The railway industry has faced many challenges since the start of the Covid-19 pandemic in March 2020, now running at only 72% of its normal capacity, according to the Rail Delivery Group. During the lockdowns of 2020, trains were operating at 87% of normal levels.
The latest reduction in services reflects the ever-decreasing number of passengers travelling by rail. Currently, morning and evening peak services are given priority to aid key workers. Many timetables have already been reduced, while others are to be changed over the coming weeks.
The RDG says it makes more sense to reduce services when fewer passengers are travelling, as it provides better value on franchised rail services that are subsidised by the taxpayer.
The situation with reduced numbers of passengers is unlikely to change over the next few weeks, with no end to the latest lockdown in sight. More people are still working remotely, or being furloughed, and everyone is urged to avoid unnecessary travel. The RDG has said rail services are being amended in a way that will allow normal services to be restored as quickly and smoothly as possible when the restrictions are eased.
Leisure travel is prohibited under the terms of the lockdown, which began on 5th January 2021, so the only people travelling on trains are key workers or passengers who need to make journeys deemed essential, such as for medical appointments, or to care for a vulnerable person for whom they are responsible. Network Rail is urging people to travel by rail to work only if they can’t work from home, or for other legally permitted reasons.
On the London Underground, Transport for London has temporarily reopened the old Thameslink line that has been closed for 22 years. Passing through central London between Bedford and Brighton, it is aimed at allowing passengers more options to travel safely, in larger trains that can help them to maintain social distancing.
People must not travel by train if they are showing any symptoms of Covid-19, even if they haven’t been tested. Similarly, the same rules apply if you live with someone who has symptoms of the virus, or if you’ve been in contact with someone showing symptoms.
As well as the financial challenges of declining passenger numbers, the railway industry has had to cope with the other difficulties of the pandemic, such as making practical changes to adhere to safety guidelines.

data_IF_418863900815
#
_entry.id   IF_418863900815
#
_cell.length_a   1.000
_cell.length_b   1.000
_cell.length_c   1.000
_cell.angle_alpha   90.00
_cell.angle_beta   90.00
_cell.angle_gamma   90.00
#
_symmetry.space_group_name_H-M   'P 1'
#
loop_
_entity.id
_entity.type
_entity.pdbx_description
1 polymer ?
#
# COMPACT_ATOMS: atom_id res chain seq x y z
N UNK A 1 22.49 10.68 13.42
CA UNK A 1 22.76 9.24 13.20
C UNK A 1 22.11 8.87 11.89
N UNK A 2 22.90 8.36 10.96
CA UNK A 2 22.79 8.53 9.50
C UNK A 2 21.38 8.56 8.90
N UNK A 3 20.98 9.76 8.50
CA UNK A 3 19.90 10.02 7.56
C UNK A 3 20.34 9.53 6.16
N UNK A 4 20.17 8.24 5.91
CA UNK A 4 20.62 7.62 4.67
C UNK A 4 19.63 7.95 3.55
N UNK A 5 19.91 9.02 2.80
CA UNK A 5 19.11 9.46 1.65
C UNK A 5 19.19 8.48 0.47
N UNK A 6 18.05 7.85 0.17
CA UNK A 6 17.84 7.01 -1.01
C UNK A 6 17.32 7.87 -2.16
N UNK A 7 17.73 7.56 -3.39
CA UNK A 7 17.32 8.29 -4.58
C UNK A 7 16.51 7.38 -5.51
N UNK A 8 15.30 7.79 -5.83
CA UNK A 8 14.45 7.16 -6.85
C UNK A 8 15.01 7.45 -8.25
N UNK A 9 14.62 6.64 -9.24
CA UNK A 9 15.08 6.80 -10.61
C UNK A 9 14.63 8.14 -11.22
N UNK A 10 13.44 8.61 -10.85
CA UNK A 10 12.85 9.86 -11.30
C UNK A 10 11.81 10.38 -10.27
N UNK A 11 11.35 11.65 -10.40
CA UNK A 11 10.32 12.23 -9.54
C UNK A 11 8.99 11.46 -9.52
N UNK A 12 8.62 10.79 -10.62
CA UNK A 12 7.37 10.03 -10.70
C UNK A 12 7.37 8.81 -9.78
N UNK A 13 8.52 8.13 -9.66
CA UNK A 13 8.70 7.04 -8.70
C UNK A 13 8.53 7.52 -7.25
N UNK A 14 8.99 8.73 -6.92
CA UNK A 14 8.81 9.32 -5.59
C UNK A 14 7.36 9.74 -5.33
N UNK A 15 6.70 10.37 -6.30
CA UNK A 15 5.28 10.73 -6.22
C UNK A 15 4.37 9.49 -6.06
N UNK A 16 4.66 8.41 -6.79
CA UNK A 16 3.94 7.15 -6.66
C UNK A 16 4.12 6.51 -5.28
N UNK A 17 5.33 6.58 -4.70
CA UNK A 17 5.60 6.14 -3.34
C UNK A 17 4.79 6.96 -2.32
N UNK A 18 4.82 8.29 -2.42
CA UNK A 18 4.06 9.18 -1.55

Anyone travelling by rail in England, Scotland and Wales must wear a face covering for the full duration of their journey on public transport in England, Scotland and Wales. Anyone who removes their mask could be fined up to £6,400 if they refuse to put it on again.
Cleaning and sanitising
People are also reminded to wash their hands frequently for around 20 seconds each time and to travel at quieter times if they absolutely must venture out. Passengers should carry hand sanitiser and wash their hands before and after the journey.
When possible, book your ticket online in advance and get it on a mobile or Smartcard. Keep your distance from other passengers and staff, as social distancing should be maintained on trains, as well as at stations.
New one-way systems have been introduced at rail stations, with clear signs to help passengers avoid crowding. The fixed seating has also been moved around to allow people to sit comfortably and safely while they wait.
In addition, special deep cleaning regimes have been put in place, both at stations and on trains. Cleaning staff disinfect everything people might touch, from screens to handrails, multiple times a day. Toilets are treated with virus blockers.
Studies have found rail operators are using 44 times more cleaning products than they would in normal circumstances, including antiviral sprays.
There is only a one in 11,000 chance of catching Covid-19 on a train, according to two separate studies into the spread of the virus.
A study by the Rail Safety and Standards Board based its results on a scenario of 44 passengers travelling together for 30 minutes, with 22 passengers alighting and being replaced by 22 different people, who travel for a further 30 minutes.
Further research by German train operator Deutsche Bahn found “little or no evidence” that Covid-19 had been caught on a train journey. It said there had been “remarkably few infections” on trains. None were recorded among passengers who had been on board for less than 10 hours. In Germany and Austria, not one person has been identified through contact tracing as having been potentially infected on the journey.
Studies also found the infection rate in air-conditioned railway carriages, with good ventilation, was lower than in vehicles without air conditioning. The research concluded the airflow in carriages with aircon was essentially vertical, rather than horizontal, making the “direct distribution of the virus” through airflow “unlikely”.
Keeping railway air conditioning well-serviced and maintained is another barrier against spreading the coronavirus. High-performance AC systems routinely exchange inside air with outside air to help keep train carriages fresh.
According to research by TER, the climate inside air-conditioned railway carriages averages 40% outside air and 60% inside air, with the whole volume of air exchanged around every eight minutes – continually filtered and exchanged throughout every journey using high-performance ventilation systems for enhanced safety.